I know I "can" and it is "doable", but should I? This will end up as public library API, so I'd prefer to minimize a) weird, and b) characters™ kappa


it seems weird but it's definitely doable


or a defmulti that uses another defmulti as its dispatch

Suni Masuno17:06:46

Does mapv count as evaluating the seq? AKA are things still lazy or would a mapv on an infinite list lock things up?

Alan Thompson17:06:05

mapv is not lazy

Suni Masuno17:06:00

So it is possible that the mapv I'm looking at, and confused by, is someone's clever way of making something evaluate in an environment where they fear mutation?


often mapv is used inside with-open or otherwise inside a context where they want the lazy-seq to use a resource that will not be available when the block returns

Suni Masuno17:06:40

Well ain't that interesting. I was wondering why everything was in mapv all over the place here instead of just a bunch of maps with vec at the end

Alex Miller (Clojure team)17:06:20

mapv is a) takes and returns vectors so stays "in collections" b) is eager and c) due to prior can be useful in avoiding laziness effects

Alex Miller (Clojure team)17:06:53

these tradeoffs are also similar to transducer tradeoffs and indeed (into [] (map F) V) is similar

Alex Miller (Clojure team)17:06:56

that said, mapv is used a lot where people don't understand all that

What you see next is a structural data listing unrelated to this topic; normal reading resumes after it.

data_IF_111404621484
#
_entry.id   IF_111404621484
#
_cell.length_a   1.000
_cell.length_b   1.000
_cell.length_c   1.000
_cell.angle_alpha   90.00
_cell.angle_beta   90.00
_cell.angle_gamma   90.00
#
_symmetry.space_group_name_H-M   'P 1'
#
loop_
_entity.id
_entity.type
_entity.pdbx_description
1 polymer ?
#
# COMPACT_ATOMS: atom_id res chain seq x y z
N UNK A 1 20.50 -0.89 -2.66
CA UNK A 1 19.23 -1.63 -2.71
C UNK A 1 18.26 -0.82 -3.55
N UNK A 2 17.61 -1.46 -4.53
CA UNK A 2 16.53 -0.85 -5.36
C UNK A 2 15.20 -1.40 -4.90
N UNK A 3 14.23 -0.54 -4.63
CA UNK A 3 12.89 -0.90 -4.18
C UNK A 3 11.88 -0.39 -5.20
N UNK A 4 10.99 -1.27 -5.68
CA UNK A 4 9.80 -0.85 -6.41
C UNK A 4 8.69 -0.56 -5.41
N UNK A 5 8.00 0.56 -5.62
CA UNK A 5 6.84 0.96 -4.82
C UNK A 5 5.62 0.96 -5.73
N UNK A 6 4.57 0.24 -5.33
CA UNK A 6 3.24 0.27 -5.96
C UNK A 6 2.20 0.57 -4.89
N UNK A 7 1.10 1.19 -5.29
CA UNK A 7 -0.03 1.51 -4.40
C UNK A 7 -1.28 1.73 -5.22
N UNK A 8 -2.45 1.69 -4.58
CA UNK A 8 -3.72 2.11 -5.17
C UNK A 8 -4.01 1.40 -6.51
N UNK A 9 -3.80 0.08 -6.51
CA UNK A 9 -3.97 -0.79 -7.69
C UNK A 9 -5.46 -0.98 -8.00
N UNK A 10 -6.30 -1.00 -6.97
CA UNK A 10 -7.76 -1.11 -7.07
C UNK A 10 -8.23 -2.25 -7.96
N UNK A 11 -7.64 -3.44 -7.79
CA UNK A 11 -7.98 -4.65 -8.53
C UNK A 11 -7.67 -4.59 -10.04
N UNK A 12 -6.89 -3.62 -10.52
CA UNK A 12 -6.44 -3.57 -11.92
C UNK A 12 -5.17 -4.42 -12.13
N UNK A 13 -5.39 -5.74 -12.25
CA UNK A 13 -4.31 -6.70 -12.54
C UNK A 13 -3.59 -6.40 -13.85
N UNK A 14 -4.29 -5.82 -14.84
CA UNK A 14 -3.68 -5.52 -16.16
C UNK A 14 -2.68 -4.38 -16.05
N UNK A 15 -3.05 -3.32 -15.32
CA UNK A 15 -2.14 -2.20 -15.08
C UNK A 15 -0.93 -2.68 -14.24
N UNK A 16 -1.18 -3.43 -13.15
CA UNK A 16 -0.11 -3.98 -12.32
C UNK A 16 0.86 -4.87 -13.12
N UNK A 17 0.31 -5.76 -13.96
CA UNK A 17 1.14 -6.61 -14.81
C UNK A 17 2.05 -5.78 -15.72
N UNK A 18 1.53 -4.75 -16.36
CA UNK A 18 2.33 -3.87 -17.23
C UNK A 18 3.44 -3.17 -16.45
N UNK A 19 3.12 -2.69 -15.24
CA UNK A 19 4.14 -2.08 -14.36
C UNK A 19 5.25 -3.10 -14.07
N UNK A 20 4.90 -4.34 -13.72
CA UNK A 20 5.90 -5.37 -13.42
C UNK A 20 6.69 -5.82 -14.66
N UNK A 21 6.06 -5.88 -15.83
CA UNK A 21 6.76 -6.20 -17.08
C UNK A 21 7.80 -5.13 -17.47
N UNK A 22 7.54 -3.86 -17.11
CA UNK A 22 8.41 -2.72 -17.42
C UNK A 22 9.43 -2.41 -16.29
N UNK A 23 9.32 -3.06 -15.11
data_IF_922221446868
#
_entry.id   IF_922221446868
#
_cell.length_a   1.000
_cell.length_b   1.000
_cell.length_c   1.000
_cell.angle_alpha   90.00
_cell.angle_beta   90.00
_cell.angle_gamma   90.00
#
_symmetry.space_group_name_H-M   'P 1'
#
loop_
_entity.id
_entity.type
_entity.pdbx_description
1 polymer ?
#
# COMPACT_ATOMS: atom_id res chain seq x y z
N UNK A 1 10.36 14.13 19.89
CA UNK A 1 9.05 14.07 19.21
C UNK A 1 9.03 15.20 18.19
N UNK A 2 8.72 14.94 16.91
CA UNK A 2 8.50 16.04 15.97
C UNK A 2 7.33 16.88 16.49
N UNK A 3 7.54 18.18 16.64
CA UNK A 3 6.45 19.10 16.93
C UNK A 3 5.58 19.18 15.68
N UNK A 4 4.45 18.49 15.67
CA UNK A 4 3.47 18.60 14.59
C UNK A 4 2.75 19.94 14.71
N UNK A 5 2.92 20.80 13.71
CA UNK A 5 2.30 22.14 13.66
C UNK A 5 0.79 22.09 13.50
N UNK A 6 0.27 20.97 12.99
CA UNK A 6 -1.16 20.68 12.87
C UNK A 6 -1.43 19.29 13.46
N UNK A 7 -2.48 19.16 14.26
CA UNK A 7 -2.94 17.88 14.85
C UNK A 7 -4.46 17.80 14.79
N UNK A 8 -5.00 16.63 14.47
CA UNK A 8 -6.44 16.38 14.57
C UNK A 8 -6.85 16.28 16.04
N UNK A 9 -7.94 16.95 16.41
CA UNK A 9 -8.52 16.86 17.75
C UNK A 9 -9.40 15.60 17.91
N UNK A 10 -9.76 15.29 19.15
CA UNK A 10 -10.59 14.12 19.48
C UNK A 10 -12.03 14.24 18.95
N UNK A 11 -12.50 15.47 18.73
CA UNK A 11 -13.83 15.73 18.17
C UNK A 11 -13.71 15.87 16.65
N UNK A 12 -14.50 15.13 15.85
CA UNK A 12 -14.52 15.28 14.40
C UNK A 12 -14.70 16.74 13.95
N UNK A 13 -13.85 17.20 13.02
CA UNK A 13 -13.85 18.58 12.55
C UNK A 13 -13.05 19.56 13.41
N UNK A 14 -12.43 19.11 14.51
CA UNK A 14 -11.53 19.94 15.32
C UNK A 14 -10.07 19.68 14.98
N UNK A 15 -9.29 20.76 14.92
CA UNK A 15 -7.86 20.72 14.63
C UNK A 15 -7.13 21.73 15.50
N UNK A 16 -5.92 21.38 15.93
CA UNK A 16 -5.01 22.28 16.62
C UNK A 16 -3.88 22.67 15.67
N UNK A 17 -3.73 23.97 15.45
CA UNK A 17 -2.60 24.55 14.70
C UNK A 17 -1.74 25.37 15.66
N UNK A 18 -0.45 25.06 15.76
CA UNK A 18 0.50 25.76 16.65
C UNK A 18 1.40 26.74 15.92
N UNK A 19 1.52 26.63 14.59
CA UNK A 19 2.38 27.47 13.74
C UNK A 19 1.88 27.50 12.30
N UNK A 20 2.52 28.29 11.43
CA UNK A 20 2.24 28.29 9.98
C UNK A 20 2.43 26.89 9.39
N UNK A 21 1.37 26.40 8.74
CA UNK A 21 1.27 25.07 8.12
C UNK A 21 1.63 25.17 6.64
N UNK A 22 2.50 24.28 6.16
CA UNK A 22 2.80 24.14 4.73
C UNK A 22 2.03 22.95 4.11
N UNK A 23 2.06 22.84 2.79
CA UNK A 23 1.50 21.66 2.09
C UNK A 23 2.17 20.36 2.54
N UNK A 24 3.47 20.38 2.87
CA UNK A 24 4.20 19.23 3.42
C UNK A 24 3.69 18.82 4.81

Alex Miller (Clojure team)17:06:40

it's often hard to tell the difference between principled and wanton use of mapv :)

Suni Masuno17:06:48

Yeah, I'm having that moment, and I don't have access to the original people

Alex Miller (Clojure team)18:06:25

when I hear "a bunch of maps", that suggests you might be going through multiple mapv calls on the same data. in that case, using (into [] (comp (map F1) (map F2) (map F3)) V) is going to much more efficient than (->> V (mapv F1) (mapv F2) (mapv F3))

Alex Miller (Clojure team)18:06:00

in that the former will not create any intermediate vectors


guys, a quick one, just saw this on clojure documentation and in multiple libraries, what is a

Positional Factory Function


it's a function that creates an instance of a specific class, and it takes positional arguments


as opposed to a hash-map with keys for the slots


(ins)user=> (dir user)
(ins)user=> (defrecord Foo [x y])
(cmd)user=> (dir user)
(ins)user=> (= (->Foo 1 2) (map->Foo {:x 1 :y 2}))


->Foo is a positional constructor function


What's the current state-of-the-art for rest apis and stuff? 2-3 years ago I wrote an app with Compojure, since then I've heard about yada & bidi, reitit, and some others. What should I pay attention to?


#pedestal and #reitit (that uses pedestal) @alice


Thanks :thumbsup:


I prefer Yada over Pedestal, haven't used reitit though.


I know I "can" and it is "doable", but should I? This will end up as public library API, so I'd prefer to minimize a) weird, and b) characters™ kappa


Hi folks! Is there a way to define something like a var and a fn with the same name? Example: Executing my-fn-var outputs "Hello" and executing (my-fn-var) returns "world".


maybe not what you meant but maps and keywords (and more) are data structures that are also functions, they do this using IFn

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Nice!!!! Thank you!


I am begging you not to do this but as an intellectual exercise here you go:

(ns my.playground)

(extend-type js/String

(def my-fn-var "hello")

(prn my-fn-var)
(prn (my-fn-var))


Good! Thanks!


Not globally no, but locally you can shadow them if you don't need to use both


(defn x [] ...)
(defn a [x]
   (* x 2)) ; This will be the argument x, not the fn x.


not in Clojure ..if i understand you correctly (this is possible in a lisp-2 type language like Common Lisp tho)